Blessed are the poor in spirit, for theirs is the kingdom of heaven. Matthew 5:3
Sitting on the hills overlooking the Sea of Galilee, Jesus taught people in a talk known as the Sermon on the Mount. Found in the Bible book of Matthew, chapter 5, he assigns blessings to people with curious personality or situational traits, and in some cases, what we'd call flaws. “Blessed are the poor in spirit, for theirs is the kingdom of heaven” (Matthew 5:3) is where Jesus begins and it’s where each of our own spiritual journeys, our relationship with God, starts.
Here, we see that poverty is not only a physical condition but a spiritual condition. The Sermon on the Mount opens right up with those who see themselves as they really are, which definitely did not include the most religious people of Jesus’ day. The most religious of Jesus’ time were called Pharisees. One of them prayed in public, so all could hear: “Thank you that I am not like other people— robbers, evildoers, adulterers.” (Luke 18:9-14).
The Pharisees believed that they had it all together spiritually. They were sure, very sure that they had all of the faith answers. You may be surprised, however, to realize that Jesus, and Christianity, embraces doubt. Poverty of spirit includes those for whom belief is hard. Historically, the Christian church hasn’t much appreciated questioners in its midst, but Jesus blessed questioners, demonstrating, that like his own disciple, Thomas, we may have a hard time believing. This poverty of spirit includes those for whom belief is hard and hard won.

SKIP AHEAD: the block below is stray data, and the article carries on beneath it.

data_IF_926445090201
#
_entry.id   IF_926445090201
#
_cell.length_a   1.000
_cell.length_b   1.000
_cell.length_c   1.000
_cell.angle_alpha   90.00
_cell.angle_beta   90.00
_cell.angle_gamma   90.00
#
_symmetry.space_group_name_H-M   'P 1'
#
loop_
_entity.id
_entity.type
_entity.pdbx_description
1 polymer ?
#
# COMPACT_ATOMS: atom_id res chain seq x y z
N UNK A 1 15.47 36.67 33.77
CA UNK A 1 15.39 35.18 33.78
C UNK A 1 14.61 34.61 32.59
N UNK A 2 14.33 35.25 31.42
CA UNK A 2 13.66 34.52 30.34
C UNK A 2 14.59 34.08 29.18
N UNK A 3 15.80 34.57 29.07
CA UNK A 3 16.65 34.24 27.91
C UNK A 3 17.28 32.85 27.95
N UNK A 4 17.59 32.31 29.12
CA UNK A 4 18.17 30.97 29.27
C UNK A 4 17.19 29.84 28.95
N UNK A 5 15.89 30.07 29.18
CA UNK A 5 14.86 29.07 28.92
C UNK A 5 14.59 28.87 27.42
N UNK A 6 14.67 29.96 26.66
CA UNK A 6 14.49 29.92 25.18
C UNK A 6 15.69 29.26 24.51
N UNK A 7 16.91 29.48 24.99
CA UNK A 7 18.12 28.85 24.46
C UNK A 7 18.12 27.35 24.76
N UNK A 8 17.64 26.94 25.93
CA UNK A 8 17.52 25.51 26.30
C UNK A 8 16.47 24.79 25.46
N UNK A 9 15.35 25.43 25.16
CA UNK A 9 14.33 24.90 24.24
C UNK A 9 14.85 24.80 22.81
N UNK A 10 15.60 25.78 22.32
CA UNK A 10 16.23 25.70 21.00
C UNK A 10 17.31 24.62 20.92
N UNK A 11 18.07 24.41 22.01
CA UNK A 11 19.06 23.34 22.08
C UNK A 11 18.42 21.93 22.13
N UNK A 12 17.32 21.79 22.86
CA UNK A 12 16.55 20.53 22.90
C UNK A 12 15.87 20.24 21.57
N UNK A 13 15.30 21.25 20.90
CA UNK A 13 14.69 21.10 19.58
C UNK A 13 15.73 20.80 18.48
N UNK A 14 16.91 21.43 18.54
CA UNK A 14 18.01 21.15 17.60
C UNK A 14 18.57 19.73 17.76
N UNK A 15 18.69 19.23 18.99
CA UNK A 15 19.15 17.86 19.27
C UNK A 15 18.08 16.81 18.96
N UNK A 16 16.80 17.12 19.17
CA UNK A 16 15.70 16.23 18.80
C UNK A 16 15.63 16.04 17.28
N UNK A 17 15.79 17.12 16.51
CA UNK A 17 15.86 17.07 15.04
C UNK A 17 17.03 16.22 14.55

Jesus didn't punish his followers who were poor in spirit. Blessed is Thomas for asking to touch an open wound because he wasn't too embarrassed to say that people don't usually rise from the dead, and “let's just check that this isn't a trick.” (John 20:25). Thomas was a questioner. In John 14, verse 4, Jesus tells his disciples, "You know the way to the place where I am going.” But Thomas speaks up (verse 5), “Lord, we don’t know where you are going, so how can we know the way?” Jesus answered, “I am the way and the truth and the life. No one comes to the Father except through me. If you really know me, you will know my Father as well. From now on, you do know him and have seen him.” Seeing Jesus after the resurrection, Thomas’ unbelief melted away and he cried, “’My Lord and my God!’ Then Jesus told him, “Because you have seen me, you have believed; blessed are those who have not seen and yet have believed.” (John 20:28-29).
Jesus also interacted with a struggling father who was desperate for his son to be delivered from an evil spirit. (Mark 9:19-29). “Anything is possible if a person believes,” Jesus said to him and “The father instantly cried out, “I do believe, but help me overcome my unbelief!’” “Yes, help us!” we cry too.
“When I read "poor in spirit, "writes blogger Karissa Tucker, “I think of someone with limping enthusiasm. Someone with depleted reserves of "being sure." Someone prone to wander. When I read "blessed are the poor in spirit, for theirs is the kingdom of God," what I read is that I am not cut off from Christ because of my wobbly belief.”
Poverty of spirit is the place of beginning. Jesus began his sermon here, showing us that Christianity holds space for dark days, and places value on acknowledging and wrestling with questions and doubts.
If your reserves of “being sure” are depleted today, go to Jesus with your unbelief. Seeing Him makes all the difference. “You will seek Me and find Me,” He says in the Bible book of Jeremiah. “When you search for Me with all your heart,” (Jeremiah 29:13-14). I will be found by you.”
Resource Reading: John 20:19-31